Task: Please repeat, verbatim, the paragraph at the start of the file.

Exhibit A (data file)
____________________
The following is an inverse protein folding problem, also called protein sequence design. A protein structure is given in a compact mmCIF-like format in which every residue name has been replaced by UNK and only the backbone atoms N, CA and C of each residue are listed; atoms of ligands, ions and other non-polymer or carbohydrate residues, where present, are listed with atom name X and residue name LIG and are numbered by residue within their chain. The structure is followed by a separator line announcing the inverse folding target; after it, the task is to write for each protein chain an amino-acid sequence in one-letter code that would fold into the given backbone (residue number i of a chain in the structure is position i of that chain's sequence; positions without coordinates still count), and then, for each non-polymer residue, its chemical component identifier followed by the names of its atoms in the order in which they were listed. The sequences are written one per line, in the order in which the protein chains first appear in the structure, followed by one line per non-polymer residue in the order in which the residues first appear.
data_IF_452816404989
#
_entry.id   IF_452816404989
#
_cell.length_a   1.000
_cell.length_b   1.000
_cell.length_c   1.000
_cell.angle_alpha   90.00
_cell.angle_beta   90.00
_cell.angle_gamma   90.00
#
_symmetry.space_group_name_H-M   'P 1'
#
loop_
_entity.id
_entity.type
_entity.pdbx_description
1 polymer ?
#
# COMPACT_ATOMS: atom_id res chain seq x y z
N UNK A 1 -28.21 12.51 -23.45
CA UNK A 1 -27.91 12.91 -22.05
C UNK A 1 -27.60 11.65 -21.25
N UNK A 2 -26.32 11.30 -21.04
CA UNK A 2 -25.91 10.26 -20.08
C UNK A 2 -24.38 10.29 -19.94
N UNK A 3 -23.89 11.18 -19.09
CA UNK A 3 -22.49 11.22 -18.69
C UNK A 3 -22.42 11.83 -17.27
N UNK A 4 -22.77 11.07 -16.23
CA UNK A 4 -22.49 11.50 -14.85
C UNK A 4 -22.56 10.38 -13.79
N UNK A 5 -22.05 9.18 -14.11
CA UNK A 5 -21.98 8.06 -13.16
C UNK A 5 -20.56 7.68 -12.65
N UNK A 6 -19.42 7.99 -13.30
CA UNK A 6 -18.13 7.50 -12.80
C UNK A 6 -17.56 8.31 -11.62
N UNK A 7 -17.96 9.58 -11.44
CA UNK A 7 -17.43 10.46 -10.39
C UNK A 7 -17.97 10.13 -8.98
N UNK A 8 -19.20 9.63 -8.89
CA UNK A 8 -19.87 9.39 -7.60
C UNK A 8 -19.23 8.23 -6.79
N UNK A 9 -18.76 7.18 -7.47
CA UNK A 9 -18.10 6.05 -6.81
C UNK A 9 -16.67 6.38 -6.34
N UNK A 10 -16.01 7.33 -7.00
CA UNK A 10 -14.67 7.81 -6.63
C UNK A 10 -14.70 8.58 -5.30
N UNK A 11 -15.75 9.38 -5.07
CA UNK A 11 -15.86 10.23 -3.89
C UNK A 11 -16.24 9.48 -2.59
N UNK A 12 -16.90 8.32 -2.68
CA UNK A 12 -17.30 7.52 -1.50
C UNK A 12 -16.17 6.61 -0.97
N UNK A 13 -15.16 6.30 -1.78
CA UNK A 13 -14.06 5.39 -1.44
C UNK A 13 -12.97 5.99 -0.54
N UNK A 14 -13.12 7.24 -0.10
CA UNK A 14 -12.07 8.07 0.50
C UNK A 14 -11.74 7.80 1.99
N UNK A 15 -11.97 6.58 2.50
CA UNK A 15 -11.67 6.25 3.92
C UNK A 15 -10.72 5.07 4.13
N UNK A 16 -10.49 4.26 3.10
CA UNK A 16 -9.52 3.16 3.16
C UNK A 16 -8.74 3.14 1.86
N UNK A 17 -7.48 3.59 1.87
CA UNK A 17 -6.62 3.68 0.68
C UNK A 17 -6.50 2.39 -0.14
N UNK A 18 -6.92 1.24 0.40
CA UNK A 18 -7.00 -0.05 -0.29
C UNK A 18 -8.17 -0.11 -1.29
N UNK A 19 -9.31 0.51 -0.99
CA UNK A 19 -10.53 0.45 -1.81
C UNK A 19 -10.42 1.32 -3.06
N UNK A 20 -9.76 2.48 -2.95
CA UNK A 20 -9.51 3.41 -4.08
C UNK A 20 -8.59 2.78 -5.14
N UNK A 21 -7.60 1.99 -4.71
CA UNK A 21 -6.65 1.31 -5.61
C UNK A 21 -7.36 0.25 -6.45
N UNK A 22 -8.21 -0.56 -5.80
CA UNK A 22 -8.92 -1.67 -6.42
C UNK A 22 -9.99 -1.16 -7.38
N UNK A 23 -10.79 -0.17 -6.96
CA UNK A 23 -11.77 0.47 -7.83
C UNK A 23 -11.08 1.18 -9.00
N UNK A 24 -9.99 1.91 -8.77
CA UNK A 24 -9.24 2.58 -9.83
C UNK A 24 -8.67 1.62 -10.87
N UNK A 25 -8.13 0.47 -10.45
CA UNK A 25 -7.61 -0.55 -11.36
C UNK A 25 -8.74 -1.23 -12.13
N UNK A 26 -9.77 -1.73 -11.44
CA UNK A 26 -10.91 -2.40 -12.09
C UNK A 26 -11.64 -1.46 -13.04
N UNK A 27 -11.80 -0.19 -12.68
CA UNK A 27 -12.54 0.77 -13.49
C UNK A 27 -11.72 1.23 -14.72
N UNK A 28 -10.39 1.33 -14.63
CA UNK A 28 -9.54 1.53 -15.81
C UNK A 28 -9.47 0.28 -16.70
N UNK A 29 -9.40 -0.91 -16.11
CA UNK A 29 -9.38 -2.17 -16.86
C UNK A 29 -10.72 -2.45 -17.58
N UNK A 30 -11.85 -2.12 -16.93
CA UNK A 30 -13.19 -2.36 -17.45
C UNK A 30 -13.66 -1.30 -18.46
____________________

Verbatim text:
The following is an inverse protein folding problem, also called protein sequence design. A protein structure is given in a compact mmCIF-like format in which every residue name has been replaced by UNK and only the backbone atoms N, CA and C of each residue are listed; atoms of ligands, ions and other non-polymer or carbohydrate residues, where present, are listed with atom name X and residue name LIG and are numbered by residue within their chain. The structure is followed by a separator line announcing the inverse folding target; after it, the task is to write for each protein chain an amino-acid sequence in one-letter code that would fold into the given backbone (residue number i of a chain in the structure is position i of that chain's sequence; positions without coordinates still count), and then, for each non-polymer residue, its chemical component identifier followed by the names of its atoms in the order in which they were listed. The sequences are written one per line, in the order in which the protein chains first appear in the structure, followed by one line per non-polymer residue in the order in which the residues first appear.